Tangy, sweet and spicy jalapenos, what more could you ask for
I’m hoping I can wait the recommended two weeks before eating them.
In the meantime, I’m enjoying the extra syrup now. Think a nice glaze on salmon, or poured over cream cheese as an appetizer, the possibilities are endless
Get out your rubber gloves and let’s start slicing up some peppers.
Yes, I know, these peppers are not the plumpest, freshest, peppers, but heck, I'm not going to throw them out, so why not use them in this recipe.
I'm like a jalapeno pepper, I might be slightly wrinkled, but I"m still "hot stuff" ;-)
You’ll need to assemble the peppers, vinegar, sugar, turmeric, celery seed, granulated garlic and cayenne pepper. You’ll also need sterile canning jars.
After you’ve washed and sliced the peppers into coins,
bring the cider vinegar, sugar,
turmeric, celery seed, granulated garlic and cayenne pepper
to a boil.
Add the pepper slices and simmer for exactly 4 minutes.
Using a slotted spoon, transfer the peppers to a clean sterile canning jar. Fill to within ¼ inch of the upper rim of the jar.
Turn up the heat under the pot to medium high and bring the syrup to a full rolling boil; boil hard for 6 minutes, watching carefully so it won’t boil over.
Use a ladle to carefully pour the boiling syrup over the jarred jalapenos.
You’ll probably have some syrup leftover, that’s pure gold in that jar.
I'm thinking the next time I make this, I'll add some veggies to it also, kind of like a Giardiniera.
Here's the recipe I used.
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Cowboy Candy Jalapenos
3 pounds fresh jalapeno peppers; sliced 1/8 inch rounds
2 cups cider vinegar
6 cups white granulated sugar
1/2 teaspoons turmeric
1/2 teaspoons celery seed
3 teaspoons granulated garlic
1 teaspoon ground cayenne pepper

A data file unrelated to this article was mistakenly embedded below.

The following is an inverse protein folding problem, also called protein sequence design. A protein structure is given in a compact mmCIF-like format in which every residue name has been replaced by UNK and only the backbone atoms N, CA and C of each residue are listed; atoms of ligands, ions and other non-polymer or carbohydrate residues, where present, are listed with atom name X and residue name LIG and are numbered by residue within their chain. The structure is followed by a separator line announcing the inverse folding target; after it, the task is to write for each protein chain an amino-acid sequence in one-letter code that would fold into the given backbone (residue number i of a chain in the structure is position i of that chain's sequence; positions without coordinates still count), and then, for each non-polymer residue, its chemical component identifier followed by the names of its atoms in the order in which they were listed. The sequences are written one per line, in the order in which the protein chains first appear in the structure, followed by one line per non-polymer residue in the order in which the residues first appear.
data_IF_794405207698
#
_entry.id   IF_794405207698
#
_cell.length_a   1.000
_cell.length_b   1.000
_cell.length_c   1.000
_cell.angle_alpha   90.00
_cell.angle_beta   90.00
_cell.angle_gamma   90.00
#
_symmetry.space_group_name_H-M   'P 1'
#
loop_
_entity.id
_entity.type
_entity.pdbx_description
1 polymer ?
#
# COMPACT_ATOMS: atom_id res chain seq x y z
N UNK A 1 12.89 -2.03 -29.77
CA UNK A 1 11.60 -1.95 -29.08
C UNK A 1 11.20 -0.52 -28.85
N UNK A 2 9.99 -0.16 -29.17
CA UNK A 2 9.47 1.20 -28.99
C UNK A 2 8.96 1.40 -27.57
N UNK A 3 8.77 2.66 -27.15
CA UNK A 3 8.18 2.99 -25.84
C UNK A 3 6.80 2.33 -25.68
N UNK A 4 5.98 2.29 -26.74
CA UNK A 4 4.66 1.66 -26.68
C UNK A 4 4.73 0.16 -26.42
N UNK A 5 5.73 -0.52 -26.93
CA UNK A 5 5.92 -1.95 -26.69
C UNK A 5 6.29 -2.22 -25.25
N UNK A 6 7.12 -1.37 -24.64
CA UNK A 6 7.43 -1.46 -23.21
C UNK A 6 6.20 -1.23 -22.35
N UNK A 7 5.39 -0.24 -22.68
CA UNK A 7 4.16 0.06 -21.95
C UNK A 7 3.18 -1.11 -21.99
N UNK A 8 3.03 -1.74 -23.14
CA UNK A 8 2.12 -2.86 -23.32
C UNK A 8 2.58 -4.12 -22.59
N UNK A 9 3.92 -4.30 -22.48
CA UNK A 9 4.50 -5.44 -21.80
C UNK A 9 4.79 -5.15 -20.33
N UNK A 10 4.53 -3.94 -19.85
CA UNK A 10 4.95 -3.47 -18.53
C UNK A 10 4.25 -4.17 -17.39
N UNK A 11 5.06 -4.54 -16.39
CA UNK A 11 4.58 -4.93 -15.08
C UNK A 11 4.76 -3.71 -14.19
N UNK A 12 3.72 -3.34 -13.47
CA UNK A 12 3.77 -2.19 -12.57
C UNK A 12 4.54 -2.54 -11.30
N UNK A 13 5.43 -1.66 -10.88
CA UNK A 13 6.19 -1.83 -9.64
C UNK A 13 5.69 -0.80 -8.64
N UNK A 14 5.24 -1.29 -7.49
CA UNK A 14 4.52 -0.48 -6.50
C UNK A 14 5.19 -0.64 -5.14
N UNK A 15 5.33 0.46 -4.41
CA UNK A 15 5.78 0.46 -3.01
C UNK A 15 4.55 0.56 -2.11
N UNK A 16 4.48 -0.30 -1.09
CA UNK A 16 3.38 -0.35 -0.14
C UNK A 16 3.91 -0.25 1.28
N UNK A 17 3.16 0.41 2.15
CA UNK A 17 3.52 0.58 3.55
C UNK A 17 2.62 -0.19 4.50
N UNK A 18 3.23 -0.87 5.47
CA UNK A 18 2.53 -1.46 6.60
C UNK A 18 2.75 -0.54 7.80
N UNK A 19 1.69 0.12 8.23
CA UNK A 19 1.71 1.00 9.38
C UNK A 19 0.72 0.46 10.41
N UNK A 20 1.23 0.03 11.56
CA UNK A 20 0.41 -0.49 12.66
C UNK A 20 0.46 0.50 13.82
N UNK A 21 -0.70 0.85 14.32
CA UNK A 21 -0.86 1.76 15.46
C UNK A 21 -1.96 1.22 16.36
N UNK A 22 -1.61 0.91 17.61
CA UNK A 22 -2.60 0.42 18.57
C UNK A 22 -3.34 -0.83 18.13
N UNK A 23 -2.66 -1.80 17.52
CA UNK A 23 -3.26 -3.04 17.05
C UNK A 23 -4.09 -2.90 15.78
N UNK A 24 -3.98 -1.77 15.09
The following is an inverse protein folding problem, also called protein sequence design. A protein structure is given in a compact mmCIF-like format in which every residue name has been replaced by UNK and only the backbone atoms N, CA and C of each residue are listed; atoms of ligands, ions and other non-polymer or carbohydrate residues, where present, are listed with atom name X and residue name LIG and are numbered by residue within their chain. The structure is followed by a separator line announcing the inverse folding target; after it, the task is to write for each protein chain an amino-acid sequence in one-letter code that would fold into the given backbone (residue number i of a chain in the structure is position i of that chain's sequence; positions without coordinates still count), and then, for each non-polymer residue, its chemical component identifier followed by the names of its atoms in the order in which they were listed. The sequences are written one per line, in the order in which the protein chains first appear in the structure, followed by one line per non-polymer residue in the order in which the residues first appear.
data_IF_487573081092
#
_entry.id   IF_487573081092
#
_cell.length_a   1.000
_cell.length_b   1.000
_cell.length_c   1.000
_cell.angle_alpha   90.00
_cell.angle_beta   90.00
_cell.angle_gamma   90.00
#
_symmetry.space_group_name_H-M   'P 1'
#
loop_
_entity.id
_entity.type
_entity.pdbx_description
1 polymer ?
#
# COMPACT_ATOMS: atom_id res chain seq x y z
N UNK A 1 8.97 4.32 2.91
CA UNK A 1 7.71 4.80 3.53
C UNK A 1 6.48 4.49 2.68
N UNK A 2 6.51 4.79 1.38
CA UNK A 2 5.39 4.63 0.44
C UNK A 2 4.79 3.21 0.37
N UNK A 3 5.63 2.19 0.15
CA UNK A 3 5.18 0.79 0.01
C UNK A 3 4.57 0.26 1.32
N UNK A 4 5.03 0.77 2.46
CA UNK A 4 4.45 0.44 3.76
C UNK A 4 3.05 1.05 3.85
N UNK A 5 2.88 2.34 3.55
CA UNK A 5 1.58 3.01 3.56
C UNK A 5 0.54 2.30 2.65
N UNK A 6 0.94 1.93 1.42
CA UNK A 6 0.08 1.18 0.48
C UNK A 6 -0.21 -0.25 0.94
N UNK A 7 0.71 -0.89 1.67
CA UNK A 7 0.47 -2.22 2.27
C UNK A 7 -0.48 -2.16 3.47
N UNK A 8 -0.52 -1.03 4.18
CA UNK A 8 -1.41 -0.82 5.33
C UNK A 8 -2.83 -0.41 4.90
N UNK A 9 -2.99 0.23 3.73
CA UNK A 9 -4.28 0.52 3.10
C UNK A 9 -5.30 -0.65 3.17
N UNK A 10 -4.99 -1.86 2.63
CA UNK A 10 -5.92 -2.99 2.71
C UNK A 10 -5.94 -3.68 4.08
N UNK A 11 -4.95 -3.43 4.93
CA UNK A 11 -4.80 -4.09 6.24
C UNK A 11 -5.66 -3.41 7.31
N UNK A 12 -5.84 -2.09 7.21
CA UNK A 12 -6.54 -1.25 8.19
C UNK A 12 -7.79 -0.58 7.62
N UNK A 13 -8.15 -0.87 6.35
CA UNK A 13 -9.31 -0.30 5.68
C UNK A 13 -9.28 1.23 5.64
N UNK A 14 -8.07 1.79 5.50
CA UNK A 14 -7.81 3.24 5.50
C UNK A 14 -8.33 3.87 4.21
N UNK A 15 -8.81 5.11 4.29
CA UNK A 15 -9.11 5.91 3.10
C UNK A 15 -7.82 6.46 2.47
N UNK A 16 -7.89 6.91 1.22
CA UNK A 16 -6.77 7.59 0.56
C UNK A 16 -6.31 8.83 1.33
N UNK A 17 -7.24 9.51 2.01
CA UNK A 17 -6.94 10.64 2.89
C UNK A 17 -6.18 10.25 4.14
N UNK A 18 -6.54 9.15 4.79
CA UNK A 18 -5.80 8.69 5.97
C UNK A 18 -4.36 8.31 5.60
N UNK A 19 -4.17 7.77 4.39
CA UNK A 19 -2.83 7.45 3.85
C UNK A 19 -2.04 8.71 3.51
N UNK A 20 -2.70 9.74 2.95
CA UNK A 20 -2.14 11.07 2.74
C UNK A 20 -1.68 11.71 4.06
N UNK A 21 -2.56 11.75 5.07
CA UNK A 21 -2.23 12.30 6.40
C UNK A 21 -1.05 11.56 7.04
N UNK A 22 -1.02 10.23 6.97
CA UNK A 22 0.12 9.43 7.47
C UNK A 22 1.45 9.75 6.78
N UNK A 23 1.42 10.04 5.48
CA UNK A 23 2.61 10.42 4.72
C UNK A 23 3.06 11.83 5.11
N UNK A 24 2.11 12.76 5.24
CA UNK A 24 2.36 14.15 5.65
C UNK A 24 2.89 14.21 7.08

Wearing gloves, remove the stems from all of the jalapeno peppers. The easiest way to do this is to slice a small disc off of the stem-end along with the stem. Discard the stems. Slice the peppers into uniform 1/8-1/4 inch rounds. Set aside.
In a large pot, bring cider vinegar, white sugar, turmeric, celery seed, granulated garlic and cayenne pepper to a boil. Reduce heat and simmer for 5 minutes. Add the pepper slices and simmer for exactly 4 minutes. Use a slotted spoon to transfer the peppers, loading into clean, sterile canning jars to within 1/4 inch of the upper rim of the jar. Turn heat up under the pot with the syrup and bring to a full rolling boil. Boil hard for 6 minutes.
Use a ladle to pour the boiling syrup into the jars over the jalapeno slices. Insert a cooking chopstick to the bottom of the jar two or three times to release any trapped pockets of air. Adjust the level of the syrup if necessary. Wipe the rims of the jars with a clean, damp paper towel and fix on new, two-piece lids to finger-tip tightness.
If you do not want to can these to the point of shelf stable, you can simply put the jars in your refrigerator and store them there. I prefer to keep the fridge space free so I can them. If you wish to can them, follow the instructions below.
Note: If you have leftover syrup, and it is likely that you will, you may can it in half-pint or pint jars, too. It’s wonderful brushed on meat on the grill or added to potato salad or, or, or, in short, don’t toss it out!
To can, place jars in a canner and cover with water by 2-inches. Bring the water to a full rolling boil. When it reaches a full rolling boil, set the timer for 10 minutes for half-pints or 15 minutes for pints. When timer goes off, use canning tongs to transfer the jars to a cooling rack. Leave them to cool, undisturbed, for 24 hours. When fully cooled, wipe them with a clean, damp washcloth, then label.
Description These little beauties are so addictive: sweet, spicy, and tangy. Once you start eating these, you'll find all sorts of places to stash them-sandwiches, potato salad, grilled meat, and pasta, just to name a few Allow to mellow for at least two weeks, but preferably a month before eating. Or don’t. I won’t tell!
Notes: Tasty Kitchen
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And that's that